As hip-hop and rap overtook rock as the biggest music genre in the US for the first time in 2018, Korean hip-hop — abbreviated as “K-hop” — has become “a major music industry among young generations in South Korea,” explains Euna Cho, the Korean-born studio manager of menswear fashion brand Per Götesson. The movement has since spawned local hip-hop acts like Epik High, who became the first Korean group to be hosted at Coachella in 2017, even though the country has historically been known for its monumental K-pop scene.
For South Korean b-boys and b-girls, fashion and function work hand-in-hand. Beanies make it easier for dancers to spin on their heads. Thick-soled shoes are used for their durability. Euna spotted “masculine silhouettes, bold accessories and strong graphic T-shirts” worn by b-stylers when she was in Seoul. Homegrown street brands like Ader Error, D-Antidote, Charms, We11 Done and Kanghyuk have since grown out of this movement. “I saw A$AP Rocky wearing Kanghyuk in his new music video!” she says.
“Hip-hop and urban streetwear has become a major reference point in Korean fashion,” says Park Hwan-Sung, founder and creative director of the Seoul-based fashion label D-Antidote, which counts big-name K-pop artists such as Shinee, Super Junior and BTS as fans. For his latest collection shown at Seoul Fashion Week, Park was inspired by Space Jam, the 90s sports comedy film starring basketball player Michael Jordan. “I thought it was a well-timed concept,” he says.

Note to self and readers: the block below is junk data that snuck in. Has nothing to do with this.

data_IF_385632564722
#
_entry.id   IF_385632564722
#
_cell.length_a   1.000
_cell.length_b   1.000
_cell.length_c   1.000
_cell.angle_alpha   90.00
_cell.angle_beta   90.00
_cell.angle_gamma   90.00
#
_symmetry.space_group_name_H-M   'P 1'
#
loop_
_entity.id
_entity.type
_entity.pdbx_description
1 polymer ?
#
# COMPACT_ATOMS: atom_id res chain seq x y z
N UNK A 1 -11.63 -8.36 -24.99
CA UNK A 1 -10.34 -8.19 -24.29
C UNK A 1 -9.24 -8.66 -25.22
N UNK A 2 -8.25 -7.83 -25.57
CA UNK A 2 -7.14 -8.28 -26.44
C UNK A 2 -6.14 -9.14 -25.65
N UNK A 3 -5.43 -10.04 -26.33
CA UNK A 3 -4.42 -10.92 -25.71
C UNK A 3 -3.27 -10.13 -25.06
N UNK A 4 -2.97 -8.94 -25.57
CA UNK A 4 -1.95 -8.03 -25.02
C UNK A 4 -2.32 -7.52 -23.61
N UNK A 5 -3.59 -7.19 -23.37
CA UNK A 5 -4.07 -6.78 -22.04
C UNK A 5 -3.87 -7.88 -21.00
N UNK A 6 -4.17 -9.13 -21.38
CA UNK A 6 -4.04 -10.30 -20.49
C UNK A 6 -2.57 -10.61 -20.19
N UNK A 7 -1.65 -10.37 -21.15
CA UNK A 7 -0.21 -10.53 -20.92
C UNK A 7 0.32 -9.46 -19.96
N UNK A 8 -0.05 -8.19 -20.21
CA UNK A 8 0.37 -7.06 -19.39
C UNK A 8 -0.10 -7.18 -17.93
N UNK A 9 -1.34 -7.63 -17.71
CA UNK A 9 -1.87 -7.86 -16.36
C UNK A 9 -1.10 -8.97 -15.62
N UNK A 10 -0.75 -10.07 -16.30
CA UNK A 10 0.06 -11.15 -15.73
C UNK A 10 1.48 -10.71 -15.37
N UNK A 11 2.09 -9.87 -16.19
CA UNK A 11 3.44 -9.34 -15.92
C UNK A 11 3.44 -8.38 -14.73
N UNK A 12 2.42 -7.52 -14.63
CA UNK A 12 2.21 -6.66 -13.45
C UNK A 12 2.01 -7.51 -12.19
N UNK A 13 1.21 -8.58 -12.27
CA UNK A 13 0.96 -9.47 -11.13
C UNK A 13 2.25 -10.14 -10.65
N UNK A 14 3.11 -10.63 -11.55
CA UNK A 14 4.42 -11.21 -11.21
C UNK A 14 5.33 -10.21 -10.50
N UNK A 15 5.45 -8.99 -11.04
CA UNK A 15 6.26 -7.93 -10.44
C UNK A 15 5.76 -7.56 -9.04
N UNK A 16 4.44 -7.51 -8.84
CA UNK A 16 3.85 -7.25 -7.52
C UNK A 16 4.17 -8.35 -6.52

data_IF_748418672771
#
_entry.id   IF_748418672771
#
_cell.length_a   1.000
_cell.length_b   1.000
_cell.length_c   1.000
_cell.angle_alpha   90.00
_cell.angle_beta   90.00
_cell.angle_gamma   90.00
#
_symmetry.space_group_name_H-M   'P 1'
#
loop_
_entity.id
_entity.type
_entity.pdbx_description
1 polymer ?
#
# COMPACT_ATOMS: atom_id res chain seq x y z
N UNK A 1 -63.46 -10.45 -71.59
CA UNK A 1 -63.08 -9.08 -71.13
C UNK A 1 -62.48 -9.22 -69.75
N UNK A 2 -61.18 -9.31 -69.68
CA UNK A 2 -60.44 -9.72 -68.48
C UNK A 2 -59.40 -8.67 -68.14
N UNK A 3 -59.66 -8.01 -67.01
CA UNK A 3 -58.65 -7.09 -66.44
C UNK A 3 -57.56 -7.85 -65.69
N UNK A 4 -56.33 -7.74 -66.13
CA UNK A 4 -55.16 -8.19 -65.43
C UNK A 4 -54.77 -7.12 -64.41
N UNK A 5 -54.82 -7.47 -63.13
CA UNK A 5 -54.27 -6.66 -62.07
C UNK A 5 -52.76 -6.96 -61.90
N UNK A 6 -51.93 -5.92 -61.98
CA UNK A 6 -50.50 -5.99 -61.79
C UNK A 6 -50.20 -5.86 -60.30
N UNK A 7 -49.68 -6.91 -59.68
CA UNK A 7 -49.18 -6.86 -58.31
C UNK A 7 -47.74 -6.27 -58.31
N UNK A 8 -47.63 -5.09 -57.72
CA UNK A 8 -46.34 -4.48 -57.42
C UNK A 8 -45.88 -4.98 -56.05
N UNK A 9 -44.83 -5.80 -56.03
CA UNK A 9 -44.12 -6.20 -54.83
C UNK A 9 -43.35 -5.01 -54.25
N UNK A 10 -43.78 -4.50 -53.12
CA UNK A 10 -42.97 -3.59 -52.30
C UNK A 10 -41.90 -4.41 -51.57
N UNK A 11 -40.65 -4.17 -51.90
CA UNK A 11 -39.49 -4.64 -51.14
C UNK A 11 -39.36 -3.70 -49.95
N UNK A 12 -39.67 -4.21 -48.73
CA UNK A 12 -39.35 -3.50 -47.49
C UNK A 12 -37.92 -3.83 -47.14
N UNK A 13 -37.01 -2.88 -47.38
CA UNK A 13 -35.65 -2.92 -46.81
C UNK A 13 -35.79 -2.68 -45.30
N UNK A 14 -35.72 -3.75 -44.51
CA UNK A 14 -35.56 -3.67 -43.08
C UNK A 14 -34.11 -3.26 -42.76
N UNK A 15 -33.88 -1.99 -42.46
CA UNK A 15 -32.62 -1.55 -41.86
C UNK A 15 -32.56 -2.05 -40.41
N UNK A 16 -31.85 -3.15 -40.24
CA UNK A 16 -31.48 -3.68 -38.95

Yet, there is still a disconnect between what Koreans see as paying tribute to hip-hop culture and what the rest of the world sees as as at best tacky, and at worst as cultural appropriation. Observers have taken to western forums like Quora and Korean fan sites like Allkpop to question this, starting threads such as “Why do Asians keep stealing African-American culture?” and “Why are black people facing racism in K-pop?”
South Korea has historically been a country where racism is rife: celebrities have appeared in blackface make-up on national television, while BTS’ Jiimin used the word “ kkamdoongie (깜둥이)”, a derogatory term for black people, in a YouTube video. The racial slur “ heughyeong (흑형),” meaning “black brother”, is common these days, especially for younger generations, because many Koreans feel that it has no negative connotations.
Others however believe that such behaviour is fetishistic rather than inclusive. “People stare at you, they want to take pictures with you like an animal, taxis pass you up. I have friends who have told me that people have randomly touched their skin or hair,” says Jason Waller, who goes by ‘Pinnacle the Hustler’ and works as a club owner and rapper.
Waller moved to Seoul from Cincinnati, Ohio just over a decade ago and found himself being “treated differently” because of the colour of his skin. But he also says being black in Korea has worked in his favour sometimes. “Many Koreans like black culture. I’m pretty sure I get booked as a DJ a lot because I’m black, which in their minds, adds authenticity to the atmosphere,” he laughs.
“It has been controversial,” says Laranzo Dacres. Laranzo, who goes by Ranzo, is the creator behind popular YouTube series The Black Experience, in which he documents what it’s like living as a black person in Asia (the most popular episode received 1.9 million views). While Ranzo is based in Tokyo, participants in his videos have included those living in China and South Korea. He says he’s not keen on the idea of “individuals who are not within the black community [combining] desired elements of black culture into their own style.”